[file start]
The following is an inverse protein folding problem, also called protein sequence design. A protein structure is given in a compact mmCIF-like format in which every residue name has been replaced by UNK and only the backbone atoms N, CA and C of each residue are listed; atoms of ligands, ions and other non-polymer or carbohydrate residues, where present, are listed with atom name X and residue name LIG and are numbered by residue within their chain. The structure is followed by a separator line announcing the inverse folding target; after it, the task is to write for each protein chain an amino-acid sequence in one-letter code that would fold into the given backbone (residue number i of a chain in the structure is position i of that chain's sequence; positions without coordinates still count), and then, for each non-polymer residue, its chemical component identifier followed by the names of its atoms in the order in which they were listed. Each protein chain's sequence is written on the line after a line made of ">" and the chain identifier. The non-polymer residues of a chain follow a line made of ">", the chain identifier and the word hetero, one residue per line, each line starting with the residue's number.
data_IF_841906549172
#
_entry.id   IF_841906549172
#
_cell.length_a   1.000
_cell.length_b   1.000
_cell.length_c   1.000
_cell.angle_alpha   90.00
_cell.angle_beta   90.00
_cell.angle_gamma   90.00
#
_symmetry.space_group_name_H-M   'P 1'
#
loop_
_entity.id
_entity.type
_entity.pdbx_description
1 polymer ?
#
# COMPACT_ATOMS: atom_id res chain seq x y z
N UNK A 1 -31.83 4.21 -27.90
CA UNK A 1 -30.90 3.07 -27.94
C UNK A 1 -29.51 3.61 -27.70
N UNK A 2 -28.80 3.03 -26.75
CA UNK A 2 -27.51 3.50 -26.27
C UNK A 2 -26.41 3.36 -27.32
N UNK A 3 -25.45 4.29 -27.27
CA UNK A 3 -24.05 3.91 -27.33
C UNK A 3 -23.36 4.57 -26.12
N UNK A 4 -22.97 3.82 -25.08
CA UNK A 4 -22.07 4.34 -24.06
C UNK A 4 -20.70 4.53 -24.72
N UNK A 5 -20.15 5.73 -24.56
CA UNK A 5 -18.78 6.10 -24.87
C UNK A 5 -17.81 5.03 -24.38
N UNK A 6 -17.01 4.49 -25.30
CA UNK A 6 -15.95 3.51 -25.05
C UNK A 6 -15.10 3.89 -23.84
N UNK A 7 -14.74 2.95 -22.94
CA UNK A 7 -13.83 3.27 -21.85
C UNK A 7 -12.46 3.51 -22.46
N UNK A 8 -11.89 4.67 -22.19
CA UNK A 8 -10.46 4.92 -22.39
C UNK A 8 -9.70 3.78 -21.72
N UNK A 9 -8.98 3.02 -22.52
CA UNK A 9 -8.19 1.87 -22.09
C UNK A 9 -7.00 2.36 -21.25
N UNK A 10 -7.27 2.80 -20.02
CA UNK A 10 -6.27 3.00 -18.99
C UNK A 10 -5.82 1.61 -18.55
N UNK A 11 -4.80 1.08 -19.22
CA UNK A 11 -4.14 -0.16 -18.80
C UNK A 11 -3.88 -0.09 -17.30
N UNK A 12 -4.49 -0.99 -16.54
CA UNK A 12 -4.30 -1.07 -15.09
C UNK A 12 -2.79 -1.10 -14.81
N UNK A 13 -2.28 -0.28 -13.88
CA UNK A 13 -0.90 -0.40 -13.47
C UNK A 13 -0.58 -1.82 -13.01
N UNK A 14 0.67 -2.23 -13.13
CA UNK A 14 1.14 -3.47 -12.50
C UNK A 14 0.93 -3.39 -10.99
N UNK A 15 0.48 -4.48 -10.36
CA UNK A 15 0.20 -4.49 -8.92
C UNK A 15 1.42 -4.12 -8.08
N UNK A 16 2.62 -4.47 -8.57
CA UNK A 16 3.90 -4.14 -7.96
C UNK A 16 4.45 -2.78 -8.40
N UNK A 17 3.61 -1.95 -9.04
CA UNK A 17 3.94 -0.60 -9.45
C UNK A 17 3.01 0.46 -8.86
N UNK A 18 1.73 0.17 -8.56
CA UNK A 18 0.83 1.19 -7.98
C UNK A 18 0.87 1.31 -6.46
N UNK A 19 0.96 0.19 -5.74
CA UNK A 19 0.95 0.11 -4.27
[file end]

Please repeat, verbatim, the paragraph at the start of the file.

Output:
The following is an inverse protein folding problem, also called protein sequence design. A protein structure is given in a compact mmCIF-like format in which every residue name has been replaced by UNK and only the backbone atoms N, CA and C of each residue are listed; atoms of ligands, ions and other non-polymer or carbohydrate residues, where present, are listed with atom name X and residue name LIG and are numbered by residue within their chain. The structure is followed by a separator line announcing the inverse folding target; after it, the task is to write for each protein chain an amino-acid sequence in one-letter code that would fold into the given backbone (residue number i of a chain in the structure is position i of that chain's sequence; positions without coordinates still count), and then, for each non-polymer residue, its chemical component identifier followed by the names of its atoms in the order in which they were listed. Each protein chain's sequence is written on the line after a line made of ">" and the chain identifier. The non-polymer residues of a chain follow a line made of ">", the chain identifier and the word hetero, one residue per line, each line starting with the residue's number.